CZ-75: Military Sidearm Extraordinaire
CZ-75B SA in the Factory Box
The 1980s saw the birth of the “Wondernines” – typically defined as a high capacity 9mm full-sized pistol, usually with a double action first shot. The guns that would become iconic for the term were created at least a decade – or in some cases several decades – before the ’80s, but it was the ’80s when the concept really caught on.
This was probably helped greatly by the US adopting the Beretta 92 as our new standard service pistol, designated the M9. This spurred new interest in a number of pistols, such as those based on the S&W 59 series. Sig was in the game with the 226, which was a higher capacity update of the earlier 220-series pistol. but perhaps the best of them was the enigmatic pistol located just a stone’s throw over the other side of the Iron Curtain – the magnificent CZ-75.
Česká zbrojovka Uherský Brod being a bit hard to pronounced to the native English speaking, most Americans know this firm as simply “CZ“. CZ has been around since before WWII, making very high quality small arms. When it came time to modernize the service pistol for the Czech military in the early 1970s, the Czechs continued their path of defying the Soviet rule for those inside the Iron Curtain by turning away the excellent quality (but under powered) Soviet 9x18mm “Makarov” pistol, opting for the more internationally-accepted 9mm Parabellum cartridge.
CZ-75B: the Business End - photo by Mr.Smashy
Designed by veteran CZ designer František Koucký, the CZ-75 was a big departure from anything going on in the East, and more closely followed the direction of handgun design in the West. Time has shown this to be the correct path, and only recently – nearly 40 years late – is Russia catching up. But there were some ulterior motives – CZ’s success with the VZ-58 rifle’s export deals encouraged all future designs to be created with an eye toward this lucrative market. The CZ-75 was a resounding success in this regard. While the Browning Hi-Power is almost unquestionably the most widely distributed military pistol in the world, the CZ-75′s success has earned it the number two slot.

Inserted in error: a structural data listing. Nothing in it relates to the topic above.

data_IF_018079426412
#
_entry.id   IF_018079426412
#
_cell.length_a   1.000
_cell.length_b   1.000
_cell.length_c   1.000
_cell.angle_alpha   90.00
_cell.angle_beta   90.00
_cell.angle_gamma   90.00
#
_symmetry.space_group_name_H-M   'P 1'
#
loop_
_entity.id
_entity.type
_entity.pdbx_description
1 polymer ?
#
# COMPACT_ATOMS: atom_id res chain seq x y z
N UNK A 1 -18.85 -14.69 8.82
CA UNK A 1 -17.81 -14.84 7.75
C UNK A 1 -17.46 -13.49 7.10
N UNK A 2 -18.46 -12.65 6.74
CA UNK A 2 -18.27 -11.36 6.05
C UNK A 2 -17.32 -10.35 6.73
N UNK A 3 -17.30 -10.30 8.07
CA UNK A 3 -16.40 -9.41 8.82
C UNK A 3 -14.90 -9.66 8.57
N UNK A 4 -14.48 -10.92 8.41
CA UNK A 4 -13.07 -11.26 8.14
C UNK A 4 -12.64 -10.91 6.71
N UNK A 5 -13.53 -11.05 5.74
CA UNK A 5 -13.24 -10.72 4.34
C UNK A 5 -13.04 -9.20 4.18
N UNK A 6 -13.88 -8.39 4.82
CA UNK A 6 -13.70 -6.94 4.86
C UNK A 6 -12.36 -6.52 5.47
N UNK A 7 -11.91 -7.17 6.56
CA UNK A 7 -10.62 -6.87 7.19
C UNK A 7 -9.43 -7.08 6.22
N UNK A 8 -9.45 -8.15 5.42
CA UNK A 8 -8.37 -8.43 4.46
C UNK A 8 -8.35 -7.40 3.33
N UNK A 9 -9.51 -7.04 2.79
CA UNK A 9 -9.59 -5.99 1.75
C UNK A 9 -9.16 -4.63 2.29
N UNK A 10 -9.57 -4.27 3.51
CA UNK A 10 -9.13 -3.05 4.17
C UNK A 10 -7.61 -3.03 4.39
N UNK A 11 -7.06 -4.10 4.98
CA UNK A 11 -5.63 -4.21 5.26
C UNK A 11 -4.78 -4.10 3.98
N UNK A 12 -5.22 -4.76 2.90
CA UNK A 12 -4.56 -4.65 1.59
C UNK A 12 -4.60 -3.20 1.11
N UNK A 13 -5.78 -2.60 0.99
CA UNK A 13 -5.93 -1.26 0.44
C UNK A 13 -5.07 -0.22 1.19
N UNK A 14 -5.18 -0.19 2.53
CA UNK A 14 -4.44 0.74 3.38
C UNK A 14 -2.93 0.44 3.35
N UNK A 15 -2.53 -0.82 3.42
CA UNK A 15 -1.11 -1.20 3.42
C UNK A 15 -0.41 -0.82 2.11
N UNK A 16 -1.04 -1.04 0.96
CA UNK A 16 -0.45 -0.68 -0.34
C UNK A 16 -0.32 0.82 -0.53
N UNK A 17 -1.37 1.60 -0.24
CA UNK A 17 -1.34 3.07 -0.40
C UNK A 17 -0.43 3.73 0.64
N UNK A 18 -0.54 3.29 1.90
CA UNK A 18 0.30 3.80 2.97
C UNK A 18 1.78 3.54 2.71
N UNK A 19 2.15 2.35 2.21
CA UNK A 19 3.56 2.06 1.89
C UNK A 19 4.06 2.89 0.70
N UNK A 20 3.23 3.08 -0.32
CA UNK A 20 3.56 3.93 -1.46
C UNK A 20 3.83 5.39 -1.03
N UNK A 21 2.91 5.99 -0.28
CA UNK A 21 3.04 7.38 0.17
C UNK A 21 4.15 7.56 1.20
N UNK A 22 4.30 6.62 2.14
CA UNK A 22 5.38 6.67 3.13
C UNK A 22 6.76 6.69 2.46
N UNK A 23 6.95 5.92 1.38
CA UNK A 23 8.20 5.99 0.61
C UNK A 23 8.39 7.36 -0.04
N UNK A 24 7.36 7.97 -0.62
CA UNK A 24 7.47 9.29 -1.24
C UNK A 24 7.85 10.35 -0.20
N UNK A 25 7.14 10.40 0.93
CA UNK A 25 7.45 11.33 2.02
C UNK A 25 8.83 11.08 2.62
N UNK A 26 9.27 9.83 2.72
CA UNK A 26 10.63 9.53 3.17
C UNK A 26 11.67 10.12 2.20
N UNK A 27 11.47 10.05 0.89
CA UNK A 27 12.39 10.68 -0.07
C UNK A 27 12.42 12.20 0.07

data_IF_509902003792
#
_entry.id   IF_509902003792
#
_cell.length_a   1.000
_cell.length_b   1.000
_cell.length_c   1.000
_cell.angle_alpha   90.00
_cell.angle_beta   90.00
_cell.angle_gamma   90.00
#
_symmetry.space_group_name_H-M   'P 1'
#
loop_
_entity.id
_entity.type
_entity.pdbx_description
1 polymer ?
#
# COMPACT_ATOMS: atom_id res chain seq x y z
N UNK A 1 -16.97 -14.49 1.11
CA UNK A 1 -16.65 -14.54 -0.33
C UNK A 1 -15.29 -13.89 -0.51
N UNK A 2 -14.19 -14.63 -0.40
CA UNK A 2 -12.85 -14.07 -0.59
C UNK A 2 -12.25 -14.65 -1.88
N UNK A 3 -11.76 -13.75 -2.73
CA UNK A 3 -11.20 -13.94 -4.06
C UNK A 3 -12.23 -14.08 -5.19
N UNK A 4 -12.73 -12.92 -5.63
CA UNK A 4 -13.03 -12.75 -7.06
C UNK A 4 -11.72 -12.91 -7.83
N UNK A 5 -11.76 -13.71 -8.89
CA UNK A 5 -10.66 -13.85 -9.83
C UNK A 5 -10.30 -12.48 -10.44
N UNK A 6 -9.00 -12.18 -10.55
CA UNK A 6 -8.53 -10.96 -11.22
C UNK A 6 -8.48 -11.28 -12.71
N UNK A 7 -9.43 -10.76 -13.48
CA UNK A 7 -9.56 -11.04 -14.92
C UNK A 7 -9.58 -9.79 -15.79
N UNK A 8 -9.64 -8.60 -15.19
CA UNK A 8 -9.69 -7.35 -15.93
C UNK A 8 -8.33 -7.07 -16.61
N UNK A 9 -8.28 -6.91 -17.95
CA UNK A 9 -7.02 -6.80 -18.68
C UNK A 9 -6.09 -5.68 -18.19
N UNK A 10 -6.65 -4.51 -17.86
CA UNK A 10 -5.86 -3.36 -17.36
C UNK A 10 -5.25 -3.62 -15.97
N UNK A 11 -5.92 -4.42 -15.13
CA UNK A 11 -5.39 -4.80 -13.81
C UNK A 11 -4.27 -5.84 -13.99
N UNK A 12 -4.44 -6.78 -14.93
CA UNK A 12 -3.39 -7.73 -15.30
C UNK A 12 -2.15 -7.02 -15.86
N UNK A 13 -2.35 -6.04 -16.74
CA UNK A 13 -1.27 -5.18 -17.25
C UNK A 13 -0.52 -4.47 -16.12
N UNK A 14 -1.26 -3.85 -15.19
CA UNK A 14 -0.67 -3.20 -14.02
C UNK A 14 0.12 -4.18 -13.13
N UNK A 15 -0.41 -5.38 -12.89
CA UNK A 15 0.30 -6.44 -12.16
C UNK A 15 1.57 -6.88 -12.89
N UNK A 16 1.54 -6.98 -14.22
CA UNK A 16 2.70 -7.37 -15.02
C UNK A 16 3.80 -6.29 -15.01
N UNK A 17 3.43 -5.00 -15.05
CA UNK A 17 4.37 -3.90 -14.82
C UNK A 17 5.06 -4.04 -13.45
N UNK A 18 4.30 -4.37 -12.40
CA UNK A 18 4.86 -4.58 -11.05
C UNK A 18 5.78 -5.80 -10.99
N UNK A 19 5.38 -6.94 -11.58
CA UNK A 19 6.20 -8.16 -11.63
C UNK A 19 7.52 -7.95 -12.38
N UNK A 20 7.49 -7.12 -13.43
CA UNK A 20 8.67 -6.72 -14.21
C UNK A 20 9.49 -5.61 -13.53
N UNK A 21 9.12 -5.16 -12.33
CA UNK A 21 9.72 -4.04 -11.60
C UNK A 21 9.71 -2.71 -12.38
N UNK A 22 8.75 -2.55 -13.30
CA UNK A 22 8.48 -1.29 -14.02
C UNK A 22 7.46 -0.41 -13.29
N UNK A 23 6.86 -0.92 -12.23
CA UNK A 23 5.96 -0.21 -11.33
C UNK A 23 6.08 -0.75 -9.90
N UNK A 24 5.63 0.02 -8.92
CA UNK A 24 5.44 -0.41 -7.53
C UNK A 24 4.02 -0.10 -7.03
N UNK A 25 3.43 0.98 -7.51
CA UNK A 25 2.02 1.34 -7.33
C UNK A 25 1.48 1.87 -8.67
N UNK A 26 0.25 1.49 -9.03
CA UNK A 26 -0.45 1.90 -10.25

Koucký’s design was a masterpiece of shootability and functionality. There is a certain degree of complexity inherent in most DA auto pistols, but the CZ-75 just seems to have a little less than most. Where the user is concerned, it’s so very similar to a Browning Hi-Power, with field stripping procedure nearly identical.
My Introduction to the CZ-75
My first contact with this pistol was a “contraband” CZ-75 that was purchased by a gentleman in Europe, who sent it to Canada and then somehow finagled it across the border, legally or otherwise… I really don’t know. All I know is this: in the early ’80s a CZ-75 was something you just didn’t see on this side of the Curtain. This particular one was one of the original “Short Rail” guns where the slide rails are quite a bit shorter than current make. I had always heard that all com-bloc weapons were “crude but effective”. There was nothing crude, and everything effective about the CZ-75. The finish was first-rate, the ergonomics were simply outstanding, and man did she shoot!
The double action trigger pull was smoother than any DA auto pistol I had ever felt – I asked if someone had slicked it up, because I just couldn’t believe anything could come from the factory that smooth. He said it wasn’t, and to this day I’m not sure I believe him – while CZ-75 has a nice DA pull, they’re not as nice as that one.
There was one design feature that was really unique in the world of military pistols and seemed to hearken back to one of the early prototypes of the Browning Hi-Power: the slide/frame rail system. Like the original Browning Hi-Power prototype, the CZ-75′s frame encapsulates the rails of the slide, making the slide sit inside of the frame rather than the frame being inside of the slide like most other pistols. There are those who say this was done for accuracy purposes, but I can’t see where either way has any sort of accuracy advantage. What I have
noticed about this arrangement is a reduction in weight. The CZ-75 is a big pistol, much larger than a 1911 – yet while maintaining an all-steel frame, the CZ-75 weighs in at around 33-34oz depending on the specific model. That’s quite a feat.